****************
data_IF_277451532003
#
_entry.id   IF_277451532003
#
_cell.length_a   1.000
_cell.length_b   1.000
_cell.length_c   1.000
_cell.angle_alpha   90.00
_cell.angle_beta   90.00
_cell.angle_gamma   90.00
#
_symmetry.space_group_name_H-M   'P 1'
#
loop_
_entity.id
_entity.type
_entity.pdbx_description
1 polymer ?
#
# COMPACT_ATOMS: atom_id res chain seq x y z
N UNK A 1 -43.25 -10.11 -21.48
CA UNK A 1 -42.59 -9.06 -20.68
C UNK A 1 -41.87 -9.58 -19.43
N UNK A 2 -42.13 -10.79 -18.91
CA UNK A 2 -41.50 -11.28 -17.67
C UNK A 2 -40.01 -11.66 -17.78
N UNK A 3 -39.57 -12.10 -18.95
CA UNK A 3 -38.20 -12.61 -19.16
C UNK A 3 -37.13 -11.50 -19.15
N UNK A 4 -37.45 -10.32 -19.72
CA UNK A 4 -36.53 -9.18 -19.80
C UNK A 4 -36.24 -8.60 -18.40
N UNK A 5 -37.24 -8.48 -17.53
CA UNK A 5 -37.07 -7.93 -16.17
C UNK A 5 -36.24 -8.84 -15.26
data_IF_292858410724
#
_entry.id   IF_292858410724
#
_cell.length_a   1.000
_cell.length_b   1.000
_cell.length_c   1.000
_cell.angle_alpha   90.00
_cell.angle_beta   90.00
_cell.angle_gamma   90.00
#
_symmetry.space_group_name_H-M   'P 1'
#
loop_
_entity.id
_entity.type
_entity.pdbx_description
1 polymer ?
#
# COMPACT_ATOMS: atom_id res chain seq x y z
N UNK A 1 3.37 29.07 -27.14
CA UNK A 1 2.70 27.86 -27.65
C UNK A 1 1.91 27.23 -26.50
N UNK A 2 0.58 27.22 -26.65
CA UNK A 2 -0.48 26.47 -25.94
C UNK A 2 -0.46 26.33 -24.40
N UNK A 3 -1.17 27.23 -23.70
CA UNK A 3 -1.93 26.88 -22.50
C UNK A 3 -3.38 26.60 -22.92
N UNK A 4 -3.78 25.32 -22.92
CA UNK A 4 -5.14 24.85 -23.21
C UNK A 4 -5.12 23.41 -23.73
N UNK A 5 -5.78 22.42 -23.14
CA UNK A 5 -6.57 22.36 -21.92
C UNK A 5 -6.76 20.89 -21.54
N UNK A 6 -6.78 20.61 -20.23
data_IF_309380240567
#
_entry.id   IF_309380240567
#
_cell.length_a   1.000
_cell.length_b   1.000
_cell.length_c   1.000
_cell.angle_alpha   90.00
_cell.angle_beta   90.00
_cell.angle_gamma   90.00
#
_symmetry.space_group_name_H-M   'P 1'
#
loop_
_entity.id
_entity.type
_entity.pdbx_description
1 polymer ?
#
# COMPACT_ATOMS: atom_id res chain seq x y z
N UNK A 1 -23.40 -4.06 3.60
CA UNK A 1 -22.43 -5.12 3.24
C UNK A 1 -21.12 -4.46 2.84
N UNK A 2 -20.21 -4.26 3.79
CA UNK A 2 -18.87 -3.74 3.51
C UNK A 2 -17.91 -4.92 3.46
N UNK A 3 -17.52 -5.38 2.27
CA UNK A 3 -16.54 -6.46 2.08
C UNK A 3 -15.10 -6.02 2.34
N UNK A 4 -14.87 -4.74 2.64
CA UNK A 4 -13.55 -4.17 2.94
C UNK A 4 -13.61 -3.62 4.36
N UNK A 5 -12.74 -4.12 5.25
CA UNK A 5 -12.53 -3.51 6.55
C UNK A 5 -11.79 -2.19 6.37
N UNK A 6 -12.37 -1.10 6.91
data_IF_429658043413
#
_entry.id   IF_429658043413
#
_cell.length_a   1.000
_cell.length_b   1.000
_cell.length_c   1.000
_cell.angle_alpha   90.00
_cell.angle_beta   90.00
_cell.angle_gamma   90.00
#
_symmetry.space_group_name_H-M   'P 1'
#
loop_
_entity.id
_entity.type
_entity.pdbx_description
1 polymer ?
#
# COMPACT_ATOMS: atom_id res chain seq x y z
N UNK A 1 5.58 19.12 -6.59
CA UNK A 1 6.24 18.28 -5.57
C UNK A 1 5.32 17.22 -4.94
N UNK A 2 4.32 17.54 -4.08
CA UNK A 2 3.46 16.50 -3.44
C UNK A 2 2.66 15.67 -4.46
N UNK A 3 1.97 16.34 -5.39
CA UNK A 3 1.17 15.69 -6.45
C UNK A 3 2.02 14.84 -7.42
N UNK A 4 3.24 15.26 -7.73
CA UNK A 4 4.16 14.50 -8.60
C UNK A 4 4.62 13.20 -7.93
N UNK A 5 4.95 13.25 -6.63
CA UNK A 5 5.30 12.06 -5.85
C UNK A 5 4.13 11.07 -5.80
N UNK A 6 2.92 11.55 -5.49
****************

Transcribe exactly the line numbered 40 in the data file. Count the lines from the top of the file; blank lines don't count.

_cell.length_a   1.000